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UK

Published on June 26th, 2015 | by Ray Funk - Trinidad Guardian Newspapers

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London’s first Caribbean Carnival?

During the summers of the mid-1960s, social worker Rhaune Laslett persuaded Russ Henderson and his steelband trio to parade on the streets of Notting Hill at different events she had. The complex history of London’s Notting Hill Carnival is widely understood to evolve from these events. From this humble beginning grew one of the largest Carnivals in the World. Prior to that, Claudia Jones and her newspaper West Indian Gazette had staged a series of annual pre-Lenten Carnival cabarets from 1959 to 1964 at various venues.

Sixty years ago, before Notting Hill, before Claudia Jones, a concert billed as The First Caribbean Carnival in London was held at the Royal Albert Hall on July 31, 1955. It was sponsored by Hugh Scotland. Though little remembered today, music historian Val Wilmer has cited him as a “legendary Jamaican entrepreneur” and one “who booked London’s Caribbean and African entertainers for more than three decades.” The Royal Albert is one of the premiere concert venues in the British capital for all styles of music.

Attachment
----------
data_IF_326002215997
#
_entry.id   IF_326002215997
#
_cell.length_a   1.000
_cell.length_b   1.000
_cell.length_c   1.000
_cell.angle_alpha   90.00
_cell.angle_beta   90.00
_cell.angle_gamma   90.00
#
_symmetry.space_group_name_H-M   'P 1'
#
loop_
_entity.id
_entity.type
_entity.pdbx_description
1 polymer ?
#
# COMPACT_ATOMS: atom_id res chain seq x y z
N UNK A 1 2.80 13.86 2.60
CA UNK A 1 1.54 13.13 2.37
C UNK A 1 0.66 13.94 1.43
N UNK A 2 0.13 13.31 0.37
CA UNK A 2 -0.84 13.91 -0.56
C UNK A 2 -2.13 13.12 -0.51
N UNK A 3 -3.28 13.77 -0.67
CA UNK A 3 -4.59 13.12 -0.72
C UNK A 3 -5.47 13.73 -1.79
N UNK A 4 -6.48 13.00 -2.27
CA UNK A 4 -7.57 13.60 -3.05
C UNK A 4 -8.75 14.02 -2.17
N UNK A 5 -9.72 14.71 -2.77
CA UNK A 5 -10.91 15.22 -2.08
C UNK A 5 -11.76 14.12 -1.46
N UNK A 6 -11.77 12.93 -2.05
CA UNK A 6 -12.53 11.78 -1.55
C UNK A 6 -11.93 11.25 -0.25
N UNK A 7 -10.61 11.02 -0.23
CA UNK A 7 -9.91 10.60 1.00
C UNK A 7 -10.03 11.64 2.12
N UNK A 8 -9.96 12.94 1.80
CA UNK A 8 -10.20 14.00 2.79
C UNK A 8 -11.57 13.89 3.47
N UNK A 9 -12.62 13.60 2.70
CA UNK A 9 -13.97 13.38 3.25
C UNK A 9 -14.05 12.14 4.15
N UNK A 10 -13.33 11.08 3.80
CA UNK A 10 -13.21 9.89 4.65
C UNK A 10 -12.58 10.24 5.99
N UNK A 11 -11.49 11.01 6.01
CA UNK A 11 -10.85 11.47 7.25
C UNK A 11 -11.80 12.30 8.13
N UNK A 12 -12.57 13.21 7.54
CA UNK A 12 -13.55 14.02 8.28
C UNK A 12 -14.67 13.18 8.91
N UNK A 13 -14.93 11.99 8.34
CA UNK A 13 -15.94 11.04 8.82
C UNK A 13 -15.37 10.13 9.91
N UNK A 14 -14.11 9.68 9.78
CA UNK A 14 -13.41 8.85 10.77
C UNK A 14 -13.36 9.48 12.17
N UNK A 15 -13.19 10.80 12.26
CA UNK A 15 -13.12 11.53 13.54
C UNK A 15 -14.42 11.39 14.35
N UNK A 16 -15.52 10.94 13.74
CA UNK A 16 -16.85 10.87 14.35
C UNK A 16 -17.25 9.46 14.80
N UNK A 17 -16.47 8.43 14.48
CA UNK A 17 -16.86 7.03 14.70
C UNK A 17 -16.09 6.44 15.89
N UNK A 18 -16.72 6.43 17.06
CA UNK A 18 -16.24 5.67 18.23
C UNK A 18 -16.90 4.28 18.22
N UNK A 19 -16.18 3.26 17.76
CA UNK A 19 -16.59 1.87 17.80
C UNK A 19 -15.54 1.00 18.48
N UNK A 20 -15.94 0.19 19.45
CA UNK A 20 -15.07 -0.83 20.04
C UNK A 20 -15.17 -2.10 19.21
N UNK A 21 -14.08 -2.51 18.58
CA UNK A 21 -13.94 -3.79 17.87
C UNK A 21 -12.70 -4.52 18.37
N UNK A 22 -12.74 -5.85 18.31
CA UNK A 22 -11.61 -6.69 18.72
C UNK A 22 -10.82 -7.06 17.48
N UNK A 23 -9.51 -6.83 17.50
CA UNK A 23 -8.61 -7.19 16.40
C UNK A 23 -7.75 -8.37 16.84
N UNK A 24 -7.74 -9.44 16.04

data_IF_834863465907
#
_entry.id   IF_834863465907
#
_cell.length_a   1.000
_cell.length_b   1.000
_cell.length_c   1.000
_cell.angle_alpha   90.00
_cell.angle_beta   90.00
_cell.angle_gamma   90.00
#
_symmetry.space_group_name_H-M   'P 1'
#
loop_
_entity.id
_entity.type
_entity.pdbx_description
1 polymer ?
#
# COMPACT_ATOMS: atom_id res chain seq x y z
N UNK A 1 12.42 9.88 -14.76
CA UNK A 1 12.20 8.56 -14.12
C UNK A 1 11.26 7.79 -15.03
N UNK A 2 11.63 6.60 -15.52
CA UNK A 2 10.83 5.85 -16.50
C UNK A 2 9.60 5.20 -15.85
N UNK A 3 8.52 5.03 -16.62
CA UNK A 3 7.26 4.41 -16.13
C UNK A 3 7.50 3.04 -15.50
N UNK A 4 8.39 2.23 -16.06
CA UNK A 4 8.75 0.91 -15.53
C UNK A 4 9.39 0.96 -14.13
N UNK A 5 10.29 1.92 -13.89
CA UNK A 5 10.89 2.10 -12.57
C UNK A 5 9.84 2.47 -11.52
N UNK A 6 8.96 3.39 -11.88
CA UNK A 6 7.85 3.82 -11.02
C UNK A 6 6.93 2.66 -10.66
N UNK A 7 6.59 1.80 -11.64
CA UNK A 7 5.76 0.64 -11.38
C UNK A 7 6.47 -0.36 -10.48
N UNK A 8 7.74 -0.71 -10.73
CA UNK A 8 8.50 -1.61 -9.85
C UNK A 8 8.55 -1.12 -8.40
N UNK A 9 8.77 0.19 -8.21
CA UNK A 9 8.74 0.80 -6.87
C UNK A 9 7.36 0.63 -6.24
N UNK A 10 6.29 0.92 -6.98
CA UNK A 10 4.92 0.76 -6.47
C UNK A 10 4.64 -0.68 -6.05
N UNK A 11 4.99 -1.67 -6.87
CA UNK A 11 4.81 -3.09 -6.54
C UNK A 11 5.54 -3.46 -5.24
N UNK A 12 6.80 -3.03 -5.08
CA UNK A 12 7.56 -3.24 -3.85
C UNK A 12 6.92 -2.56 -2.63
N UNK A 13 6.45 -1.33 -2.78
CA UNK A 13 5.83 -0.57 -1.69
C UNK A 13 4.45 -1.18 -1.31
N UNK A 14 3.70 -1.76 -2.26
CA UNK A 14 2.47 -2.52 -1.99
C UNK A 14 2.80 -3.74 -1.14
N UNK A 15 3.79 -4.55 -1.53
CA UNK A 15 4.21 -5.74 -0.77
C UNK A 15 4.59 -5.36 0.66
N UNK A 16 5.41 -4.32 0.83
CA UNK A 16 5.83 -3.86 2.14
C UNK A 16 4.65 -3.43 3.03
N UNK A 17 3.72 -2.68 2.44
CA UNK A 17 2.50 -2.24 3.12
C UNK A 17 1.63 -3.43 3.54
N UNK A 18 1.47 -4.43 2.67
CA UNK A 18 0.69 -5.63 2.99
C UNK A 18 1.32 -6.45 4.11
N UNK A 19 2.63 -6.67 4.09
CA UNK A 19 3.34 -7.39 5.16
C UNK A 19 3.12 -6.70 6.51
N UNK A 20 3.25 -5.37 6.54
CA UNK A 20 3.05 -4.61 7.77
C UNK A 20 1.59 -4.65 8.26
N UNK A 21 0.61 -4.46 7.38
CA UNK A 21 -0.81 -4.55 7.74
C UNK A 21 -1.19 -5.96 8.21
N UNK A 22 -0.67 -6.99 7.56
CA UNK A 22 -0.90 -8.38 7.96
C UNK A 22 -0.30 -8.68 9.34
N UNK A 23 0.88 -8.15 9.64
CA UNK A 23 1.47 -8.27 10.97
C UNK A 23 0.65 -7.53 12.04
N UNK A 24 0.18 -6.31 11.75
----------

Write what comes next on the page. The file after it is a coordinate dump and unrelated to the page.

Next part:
caribbean carnivale

A surviving printed programme for The First Caribbean Carnival in London shows that it had calypso, steelband, mas, and even J’Ouvert. The lineup of singers, musicians and dancers was very strong.  Lord Kitchener and George Browne provided the calypso. Kitch was at the height of his popularity in England at the time. Browne, though never on the Trinidad calypso scene, was a versatile singer and actor who had a long and distinguished career. He had come to England in the 1940s, started recording as Young Tiger, and recorded many calypso numbers in the 50s. He performed all over the country, especially at universities, and travelled as a calypso singer in the 50s around England and into Europe.

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